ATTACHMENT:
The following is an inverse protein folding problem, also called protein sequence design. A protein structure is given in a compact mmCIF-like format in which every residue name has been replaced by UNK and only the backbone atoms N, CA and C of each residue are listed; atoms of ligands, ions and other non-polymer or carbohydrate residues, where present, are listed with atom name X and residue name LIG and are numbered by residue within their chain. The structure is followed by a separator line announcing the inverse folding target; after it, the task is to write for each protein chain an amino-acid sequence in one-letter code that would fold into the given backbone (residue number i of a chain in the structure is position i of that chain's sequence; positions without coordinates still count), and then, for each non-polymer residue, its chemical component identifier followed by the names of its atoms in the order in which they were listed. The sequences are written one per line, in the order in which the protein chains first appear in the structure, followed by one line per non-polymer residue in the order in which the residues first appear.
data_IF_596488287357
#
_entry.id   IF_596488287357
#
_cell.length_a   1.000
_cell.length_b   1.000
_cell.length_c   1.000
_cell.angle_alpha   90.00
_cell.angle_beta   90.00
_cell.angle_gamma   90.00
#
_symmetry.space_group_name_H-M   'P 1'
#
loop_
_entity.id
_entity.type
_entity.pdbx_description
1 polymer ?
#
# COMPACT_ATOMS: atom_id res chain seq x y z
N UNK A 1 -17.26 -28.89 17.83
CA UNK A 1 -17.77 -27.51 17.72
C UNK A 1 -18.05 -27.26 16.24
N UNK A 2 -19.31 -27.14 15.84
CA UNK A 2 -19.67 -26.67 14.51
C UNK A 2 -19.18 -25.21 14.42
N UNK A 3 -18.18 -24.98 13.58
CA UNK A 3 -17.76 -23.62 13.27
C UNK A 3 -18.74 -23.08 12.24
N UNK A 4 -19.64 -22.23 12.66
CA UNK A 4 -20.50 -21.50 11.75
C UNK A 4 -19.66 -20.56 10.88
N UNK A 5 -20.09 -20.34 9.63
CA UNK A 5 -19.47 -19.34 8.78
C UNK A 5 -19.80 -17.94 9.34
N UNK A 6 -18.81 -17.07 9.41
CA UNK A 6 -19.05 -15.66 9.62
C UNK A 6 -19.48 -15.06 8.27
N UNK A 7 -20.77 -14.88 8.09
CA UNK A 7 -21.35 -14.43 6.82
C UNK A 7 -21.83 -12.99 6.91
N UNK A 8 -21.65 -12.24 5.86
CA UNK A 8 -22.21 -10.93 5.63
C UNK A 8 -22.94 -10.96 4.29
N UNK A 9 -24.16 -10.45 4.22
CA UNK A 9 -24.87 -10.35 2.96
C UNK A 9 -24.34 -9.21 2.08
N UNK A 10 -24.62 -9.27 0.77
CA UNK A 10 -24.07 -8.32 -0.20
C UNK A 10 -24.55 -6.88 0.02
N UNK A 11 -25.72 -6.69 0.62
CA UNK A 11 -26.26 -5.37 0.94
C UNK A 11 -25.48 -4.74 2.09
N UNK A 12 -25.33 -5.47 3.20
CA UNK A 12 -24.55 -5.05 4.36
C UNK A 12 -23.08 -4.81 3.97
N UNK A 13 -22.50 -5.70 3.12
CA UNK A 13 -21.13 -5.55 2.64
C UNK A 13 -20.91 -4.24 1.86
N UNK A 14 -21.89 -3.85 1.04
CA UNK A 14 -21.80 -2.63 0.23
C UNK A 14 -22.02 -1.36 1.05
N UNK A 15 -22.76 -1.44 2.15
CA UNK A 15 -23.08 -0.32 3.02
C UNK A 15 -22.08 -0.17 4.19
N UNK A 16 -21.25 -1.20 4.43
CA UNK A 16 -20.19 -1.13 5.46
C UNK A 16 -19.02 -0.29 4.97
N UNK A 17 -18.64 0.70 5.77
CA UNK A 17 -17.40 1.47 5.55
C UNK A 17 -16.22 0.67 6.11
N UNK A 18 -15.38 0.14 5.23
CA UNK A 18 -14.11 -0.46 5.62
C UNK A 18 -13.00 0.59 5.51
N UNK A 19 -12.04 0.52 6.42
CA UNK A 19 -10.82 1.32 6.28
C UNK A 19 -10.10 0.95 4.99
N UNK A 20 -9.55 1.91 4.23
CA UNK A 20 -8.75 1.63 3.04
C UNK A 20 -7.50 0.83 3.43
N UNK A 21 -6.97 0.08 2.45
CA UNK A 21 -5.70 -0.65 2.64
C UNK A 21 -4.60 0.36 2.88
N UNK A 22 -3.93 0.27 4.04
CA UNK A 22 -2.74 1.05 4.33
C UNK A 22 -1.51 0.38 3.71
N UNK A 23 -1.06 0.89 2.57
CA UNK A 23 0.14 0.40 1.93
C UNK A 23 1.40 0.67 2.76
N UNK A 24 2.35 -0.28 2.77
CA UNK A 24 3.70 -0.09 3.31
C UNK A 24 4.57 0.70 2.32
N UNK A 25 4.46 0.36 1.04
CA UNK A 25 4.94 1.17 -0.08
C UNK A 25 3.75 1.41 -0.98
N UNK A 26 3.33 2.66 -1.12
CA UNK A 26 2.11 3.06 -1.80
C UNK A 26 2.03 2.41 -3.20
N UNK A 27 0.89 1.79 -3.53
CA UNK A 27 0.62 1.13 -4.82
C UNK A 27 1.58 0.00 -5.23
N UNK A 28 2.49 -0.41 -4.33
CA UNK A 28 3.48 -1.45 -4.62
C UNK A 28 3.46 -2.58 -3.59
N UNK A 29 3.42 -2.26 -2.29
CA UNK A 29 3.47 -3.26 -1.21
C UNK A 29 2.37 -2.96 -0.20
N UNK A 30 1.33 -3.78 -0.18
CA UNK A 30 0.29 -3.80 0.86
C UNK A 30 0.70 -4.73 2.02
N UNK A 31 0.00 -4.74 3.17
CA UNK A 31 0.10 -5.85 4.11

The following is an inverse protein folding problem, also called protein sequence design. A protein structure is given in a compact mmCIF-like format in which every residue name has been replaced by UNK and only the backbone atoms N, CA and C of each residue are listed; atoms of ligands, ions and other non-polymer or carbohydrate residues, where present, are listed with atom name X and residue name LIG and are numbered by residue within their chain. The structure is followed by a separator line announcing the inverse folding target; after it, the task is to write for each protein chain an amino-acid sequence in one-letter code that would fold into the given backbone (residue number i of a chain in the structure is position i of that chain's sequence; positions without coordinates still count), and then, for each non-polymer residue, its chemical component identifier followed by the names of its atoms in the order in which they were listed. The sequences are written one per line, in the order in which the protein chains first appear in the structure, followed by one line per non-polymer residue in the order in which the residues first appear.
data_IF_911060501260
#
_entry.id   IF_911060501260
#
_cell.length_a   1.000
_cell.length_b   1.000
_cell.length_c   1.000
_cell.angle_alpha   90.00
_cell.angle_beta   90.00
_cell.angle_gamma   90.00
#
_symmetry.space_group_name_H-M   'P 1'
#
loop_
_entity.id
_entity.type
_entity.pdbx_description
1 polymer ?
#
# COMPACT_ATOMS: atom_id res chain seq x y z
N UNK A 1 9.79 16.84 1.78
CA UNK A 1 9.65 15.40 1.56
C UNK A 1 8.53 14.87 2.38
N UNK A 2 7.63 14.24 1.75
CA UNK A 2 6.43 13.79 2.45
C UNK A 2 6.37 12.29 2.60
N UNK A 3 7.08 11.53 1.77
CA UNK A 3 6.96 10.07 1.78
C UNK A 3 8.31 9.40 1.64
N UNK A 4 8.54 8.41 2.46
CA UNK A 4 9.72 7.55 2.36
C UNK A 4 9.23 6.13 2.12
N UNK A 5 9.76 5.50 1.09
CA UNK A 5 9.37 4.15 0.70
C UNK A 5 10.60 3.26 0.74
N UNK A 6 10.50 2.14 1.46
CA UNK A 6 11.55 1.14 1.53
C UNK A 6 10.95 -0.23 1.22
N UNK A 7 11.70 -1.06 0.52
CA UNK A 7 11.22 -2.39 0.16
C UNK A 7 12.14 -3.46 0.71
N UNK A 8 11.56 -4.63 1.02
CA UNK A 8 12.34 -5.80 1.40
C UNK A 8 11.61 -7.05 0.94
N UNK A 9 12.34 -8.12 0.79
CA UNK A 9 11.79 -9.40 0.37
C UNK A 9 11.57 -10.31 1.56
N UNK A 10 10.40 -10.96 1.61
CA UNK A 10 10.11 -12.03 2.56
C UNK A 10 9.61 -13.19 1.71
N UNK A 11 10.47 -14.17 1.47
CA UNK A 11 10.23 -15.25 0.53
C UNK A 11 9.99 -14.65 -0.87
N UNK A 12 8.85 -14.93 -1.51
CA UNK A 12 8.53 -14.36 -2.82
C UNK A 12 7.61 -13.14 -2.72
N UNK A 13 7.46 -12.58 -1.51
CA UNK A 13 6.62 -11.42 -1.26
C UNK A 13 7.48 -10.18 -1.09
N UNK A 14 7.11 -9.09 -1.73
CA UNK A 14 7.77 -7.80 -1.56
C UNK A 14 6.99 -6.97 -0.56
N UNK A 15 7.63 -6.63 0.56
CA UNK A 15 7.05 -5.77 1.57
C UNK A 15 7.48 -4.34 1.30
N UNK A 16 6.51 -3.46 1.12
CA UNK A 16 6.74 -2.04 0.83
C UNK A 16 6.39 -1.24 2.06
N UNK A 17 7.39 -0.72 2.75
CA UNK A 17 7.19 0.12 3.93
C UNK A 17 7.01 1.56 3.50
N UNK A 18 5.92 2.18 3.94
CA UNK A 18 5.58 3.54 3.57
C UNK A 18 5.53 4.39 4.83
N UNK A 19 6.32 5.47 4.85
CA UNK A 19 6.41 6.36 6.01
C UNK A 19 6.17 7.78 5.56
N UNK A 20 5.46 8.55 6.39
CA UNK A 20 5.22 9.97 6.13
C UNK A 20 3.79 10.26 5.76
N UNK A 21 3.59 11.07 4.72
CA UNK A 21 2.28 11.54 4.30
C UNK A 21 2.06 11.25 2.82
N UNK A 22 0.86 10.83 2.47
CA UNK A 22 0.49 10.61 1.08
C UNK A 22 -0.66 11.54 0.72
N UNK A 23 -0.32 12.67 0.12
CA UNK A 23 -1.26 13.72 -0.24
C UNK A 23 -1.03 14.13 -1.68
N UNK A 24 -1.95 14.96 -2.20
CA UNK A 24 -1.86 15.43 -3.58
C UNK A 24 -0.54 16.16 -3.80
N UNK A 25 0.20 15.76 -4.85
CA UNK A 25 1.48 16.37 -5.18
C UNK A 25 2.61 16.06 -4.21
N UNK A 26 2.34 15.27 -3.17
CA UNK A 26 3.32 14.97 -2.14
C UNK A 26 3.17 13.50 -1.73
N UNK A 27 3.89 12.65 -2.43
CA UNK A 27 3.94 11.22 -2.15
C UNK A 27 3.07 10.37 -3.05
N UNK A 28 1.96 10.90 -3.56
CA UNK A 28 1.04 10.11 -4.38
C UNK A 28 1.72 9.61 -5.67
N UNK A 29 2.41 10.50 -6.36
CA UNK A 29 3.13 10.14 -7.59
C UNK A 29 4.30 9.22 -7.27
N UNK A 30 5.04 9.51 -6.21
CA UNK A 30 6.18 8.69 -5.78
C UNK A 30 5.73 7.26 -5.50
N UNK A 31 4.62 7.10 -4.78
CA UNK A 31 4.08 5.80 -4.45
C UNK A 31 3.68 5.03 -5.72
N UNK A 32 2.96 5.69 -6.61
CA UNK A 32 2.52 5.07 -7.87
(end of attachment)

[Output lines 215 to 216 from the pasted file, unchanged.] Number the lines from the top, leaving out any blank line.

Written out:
C UNK A 27 3.07 10.37 -3.05
N UNK A 28 1.96 10.90 -3.56